Tag Archives: Jesuit


‘You see, Don Pietrino, the “nobles”, as you call them, aren’t so easy to understand. They live in a world of their own, created not directly by God but by themselves during centuries of highly specialised experiences, of their own worries and joys; they have a very strong collective memory, and so they’re put out or pleased by things which wouldn’t matter at all to you and me, but which to them seem vitally connected with their heritage of memories, hopes, caste fears. Divine Providence has willed that I should become a humble member of the most glorious Order in an Eternal Church whose eventual victory has been assured; you are at the other end of the scale, by which I don’t mean the lowest but the most different. When you find a thick bush of marjoram or a well-filled nest of Spanish flies (you look for those too, Don Pietrino, I know) you are in direct communication with the natural world which the Lord created with undifferentiated possibilities of good and evil until man could exercise his own free will on it; and when you’re consulted by evil old women and eager young girls, you are plunging back into the dark abyss of centuries that preceded the light from Golgotha.’

The old man looked at him in amazement; he had wanted to know if the Prince of Salina was satisfied or not with the latest changes, and the other was talking to him about aphrodisiacs and light from Golgotha. ‘All that reading’s driven him off his head, poor man.’

‘But the “nobles” aren’t like that; all they live by has been handled by others. They find us ecclesiastics useful to reassure them about eternal life, just as you herbalists are here to procure them soothing or stimulating drinks. And by that I don’t mean¬† they’re bad people; quite the contrary. They’re just different; perhaps they appear so strange to us because they have reached a stage towards which all those who are not saints are moving, that of indifference to earthly goods through surfeit. Perhaps it’s because of that they take so little notice of things that are of great importance to us; those on mountains don’t worry about mosquitoes in plains, nor do the people in Egypt about, umbrellas. Yet the former fear landslides, the latter crocodiles, which are no worry to us. For them new fears have appeared of which we’re ignorant; I’ve seen Don Fabrizio get quite testy, wise and serious though he is, because of a badly ironed collar to his shirt; and I know for certain that the Prince of Lascari didn’t sleep for a whole night from rage because he was wrongly placed at one of the Viceroy’s dinners. Now don’t you think that a human being who is put out only by bad washing or protocol must be happy, and thus superior?’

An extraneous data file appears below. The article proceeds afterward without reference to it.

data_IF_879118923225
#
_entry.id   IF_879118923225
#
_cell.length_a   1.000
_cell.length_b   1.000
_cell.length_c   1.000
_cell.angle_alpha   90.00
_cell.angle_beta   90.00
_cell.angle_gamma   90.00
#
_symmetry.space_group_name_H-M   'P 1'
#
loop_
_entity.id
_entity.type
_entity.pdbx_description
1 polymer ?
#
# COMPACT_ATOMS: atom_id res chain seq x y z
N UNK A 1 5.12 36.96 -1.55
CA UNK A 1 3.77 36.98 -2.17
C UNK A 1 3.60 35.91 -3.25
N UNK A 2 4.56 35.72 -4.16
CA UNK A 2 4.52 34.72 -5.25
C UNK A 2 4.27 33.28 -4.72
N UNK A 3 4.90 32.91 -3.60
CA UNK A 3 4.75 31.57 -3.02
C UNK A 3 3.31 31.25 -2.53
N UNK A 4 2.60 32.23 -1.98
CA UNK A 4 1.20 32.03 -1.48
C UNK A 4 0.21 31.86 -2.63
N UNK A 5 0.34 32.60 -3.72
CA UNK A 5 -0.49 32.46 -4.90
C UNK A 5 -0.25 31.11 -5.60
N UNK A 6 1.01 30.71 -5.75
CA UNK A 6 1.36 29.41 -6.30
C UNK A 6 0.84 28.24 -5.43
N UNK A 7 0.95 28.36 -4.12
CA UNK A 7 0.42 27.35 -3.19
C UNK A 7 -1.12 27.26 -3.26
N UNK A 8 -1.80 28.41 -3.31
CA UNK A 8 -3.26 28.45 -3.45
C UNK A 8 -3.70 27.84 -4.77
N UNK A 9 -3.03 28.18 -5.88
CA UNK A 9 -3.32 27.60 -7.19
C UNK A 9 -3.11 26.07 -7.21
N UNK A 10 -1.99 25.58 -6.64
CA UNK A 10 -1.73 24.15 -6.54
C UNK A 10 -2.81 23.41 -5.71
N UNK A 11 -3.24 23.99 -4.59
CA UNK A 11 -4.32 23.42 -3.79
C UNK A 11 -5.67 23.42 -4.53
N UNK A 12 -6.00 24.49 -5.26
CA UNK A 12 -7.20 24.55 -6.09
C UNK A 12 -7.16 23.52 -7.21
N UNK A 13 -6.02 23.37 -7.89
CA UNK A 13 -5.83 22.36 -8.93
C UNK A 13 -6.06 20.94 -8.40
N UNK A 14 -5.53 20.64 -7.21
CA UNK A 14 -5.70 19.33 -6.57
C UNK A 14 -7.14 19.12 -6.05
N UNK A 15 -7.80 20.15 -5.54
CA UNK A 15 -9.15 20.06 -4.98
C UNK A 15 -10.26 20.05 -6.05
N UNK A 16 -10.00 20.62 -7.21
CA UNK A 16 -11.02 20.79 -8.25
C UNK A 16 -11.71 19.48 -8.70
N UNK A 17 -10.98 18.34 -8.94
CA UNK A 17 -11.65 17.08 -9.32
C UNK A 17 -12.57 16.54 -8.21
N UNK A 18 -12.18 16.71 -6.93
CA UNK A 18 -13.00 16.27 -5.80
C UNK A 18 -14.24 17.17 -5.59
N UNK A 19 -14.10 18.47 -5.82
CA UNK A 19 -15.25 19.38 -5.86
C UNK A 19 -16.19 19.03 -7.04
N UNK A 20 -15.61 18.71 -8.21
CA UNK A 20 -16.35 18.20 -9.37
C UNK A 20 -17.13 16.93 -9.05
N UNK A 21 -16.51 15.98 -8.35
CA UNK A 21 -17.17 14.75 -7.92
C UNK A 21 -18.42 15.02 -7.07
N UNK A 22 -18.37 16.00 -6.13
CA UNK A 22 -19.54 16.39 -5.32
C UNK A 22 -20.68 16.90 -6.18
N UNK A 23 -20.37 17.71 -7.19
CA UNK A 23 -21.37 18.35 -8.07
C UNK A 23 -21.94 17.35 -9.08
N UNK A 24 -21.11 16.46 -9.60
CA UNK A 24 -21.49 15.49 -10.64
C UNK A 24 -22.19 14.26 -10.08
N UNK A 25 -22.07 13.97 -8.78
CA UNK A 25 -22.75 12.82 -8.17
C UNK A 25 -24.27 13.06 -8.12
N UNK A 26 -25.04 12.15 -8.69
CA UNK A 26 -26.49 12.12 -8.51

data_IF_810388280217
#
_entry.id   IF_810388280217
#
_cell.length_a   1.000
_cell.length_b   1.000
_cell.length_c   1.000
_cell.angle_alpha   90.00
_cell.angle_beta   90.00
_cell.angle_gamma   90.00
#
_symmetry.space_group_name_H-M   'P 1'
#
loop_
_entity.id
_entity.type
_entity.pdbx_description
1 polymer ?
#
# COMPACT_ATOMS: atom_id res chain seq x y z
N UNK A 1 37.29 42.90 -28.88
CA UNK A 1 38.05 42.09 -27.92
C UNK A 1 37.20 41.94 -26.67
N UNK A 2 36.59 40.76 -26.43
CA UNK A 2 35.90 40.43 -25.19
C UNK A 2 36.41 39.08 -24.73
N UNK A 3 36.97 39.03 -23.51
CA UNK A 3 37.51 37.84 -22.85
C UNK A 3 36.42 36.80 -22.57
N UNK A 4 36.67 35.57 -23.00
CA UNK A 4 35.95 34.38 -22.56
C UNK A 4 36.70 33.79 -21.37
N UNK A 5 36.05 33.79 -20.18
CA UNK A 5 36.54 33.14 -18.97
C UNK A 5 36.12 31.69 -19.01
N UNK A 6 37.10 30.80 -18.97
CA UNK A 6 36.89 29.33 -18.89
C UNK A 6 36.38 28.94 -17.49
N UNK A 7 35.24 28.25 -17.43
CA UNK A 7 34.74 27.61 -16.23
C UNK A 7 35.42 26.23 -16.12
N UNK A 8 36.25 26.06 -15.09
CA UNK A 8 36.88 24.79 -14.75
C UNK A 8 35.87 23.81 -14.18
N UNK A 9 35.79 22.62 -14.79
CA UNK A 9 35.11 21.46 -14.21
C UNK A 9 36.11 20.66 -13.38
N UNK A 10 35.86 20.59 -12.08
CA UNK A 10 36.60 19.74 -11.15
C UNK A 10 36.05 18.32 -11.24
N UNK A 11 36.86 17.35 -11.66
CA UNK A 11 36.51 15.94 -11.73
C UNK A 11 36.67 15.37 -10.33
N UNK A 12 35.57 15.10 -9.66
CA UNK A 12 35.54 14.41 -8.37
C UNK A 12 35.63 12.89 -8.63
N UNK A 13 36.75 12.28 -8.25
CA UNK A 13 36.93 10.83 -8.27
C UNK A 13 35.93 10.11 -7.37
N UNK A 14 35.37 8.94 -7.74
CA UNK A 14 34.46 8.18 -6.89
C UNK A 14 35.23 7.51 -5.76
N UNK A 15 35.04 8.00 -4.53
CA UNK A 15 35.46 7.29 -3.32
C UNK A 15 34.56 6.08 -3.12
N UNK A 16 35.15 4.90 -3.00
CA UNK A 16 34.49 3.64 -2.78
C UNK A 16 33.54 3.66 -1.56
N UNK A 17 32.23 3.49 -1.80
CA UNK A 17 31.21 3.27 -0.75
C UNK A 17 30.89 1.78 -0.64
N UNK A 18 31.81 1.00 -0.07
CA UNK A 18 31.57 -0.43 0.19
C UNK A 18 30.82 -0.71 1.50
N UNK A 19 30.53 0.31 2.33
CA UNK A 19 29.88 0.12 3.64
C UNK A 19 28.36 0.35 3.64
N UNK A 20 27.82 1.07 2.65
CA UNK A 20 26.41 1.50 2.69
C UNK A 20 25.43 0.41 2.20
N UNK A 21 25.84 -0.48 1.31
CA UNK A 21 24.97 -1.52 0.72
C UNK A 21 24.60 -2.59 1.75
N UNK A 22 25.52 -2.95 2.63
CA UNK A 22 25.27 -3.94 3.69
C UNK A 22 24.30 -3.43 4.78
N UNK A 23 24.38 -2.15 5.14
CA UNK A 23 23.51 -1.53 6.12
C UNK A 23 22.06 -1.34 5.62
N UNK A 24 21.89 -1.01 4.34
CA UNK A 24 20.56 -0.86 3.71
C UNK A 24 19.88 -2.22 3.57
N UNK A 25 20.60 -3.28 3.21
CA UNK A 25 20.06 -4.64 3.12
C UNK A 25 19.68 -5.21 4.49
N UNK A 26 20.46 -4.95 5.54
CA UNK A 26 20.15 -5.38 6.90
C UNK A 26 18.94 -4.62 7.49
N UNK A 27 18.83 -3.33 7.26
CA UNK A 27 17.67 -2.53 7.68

Don Pietrino could understand nothing at all now: all this was getting more and more nonsensical, what with shirt collars and crocodiles. He was still upheld, though, by a basis of good rustic commonsense. ‘But if that’s what they’re like, Father, they’ll all go to Hell.’

‘Why? Some will be lost, others saved, according to how they’ve lived in that conditioned world of theirs. Salina himself, for instance, might just scrape through; he plays his own game decently, follows the rules, doesn’t cheat. God punishes those who voluntarily contravene the Divine Laws which they know and turn voluntarily down a bad road; one who goes his own way, so long as he doesn’t misbehave along it, is always all right. If you, Don Pietrino, sold hemlock instead of mint, knowingly, you’d be for it; but if you thought you’d picked the right one, old Zana would die the noble death of Socrates and you’d go straight to Heaven with a cassock and wings of purest white.’

The death of Socrates was too much for the herbalist; he had given up and was fast asleep. Father Pirrone noticed this and was pleased, for now he would be able to talk freely without fear of being misunderstood; and he felt a need of talking, so as to fix into a pattern of phrases some ideas obscurely milling in his head.